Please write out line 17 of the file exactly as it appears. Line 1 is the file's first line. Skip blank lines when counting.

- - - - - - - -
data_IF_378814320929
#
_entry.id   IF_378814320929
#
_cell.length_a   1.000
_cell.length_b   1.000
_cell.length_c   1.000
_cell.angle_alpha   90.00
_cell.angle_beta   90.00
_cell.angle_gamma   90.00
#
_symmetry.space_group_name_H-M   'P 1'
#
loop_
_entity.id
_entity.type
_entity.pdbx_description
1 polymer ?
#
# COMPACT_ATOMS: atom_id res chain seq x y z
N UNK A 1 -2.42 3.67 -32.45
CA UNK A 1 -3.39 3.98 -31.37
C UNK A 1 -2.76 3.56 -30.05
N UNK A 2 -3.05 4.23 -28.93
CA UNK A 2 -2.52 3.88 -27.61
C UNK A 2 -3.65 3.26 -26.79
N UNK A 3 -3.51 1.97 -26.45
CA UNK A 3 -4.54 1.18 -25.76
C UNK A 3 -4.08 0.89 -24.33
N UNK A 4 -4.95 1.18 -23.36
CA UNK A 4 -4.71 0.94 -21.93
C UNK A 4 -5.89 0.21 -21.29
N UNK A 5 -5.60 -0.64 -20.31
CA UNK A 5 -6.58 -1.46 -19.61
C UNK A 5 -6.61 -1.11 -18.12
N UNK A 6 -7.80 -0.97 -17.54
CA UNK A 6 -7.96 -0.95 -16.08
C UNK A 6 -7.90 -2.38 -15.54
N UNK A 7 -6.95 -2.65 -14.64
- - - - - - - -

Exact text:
_entity.pdbx_description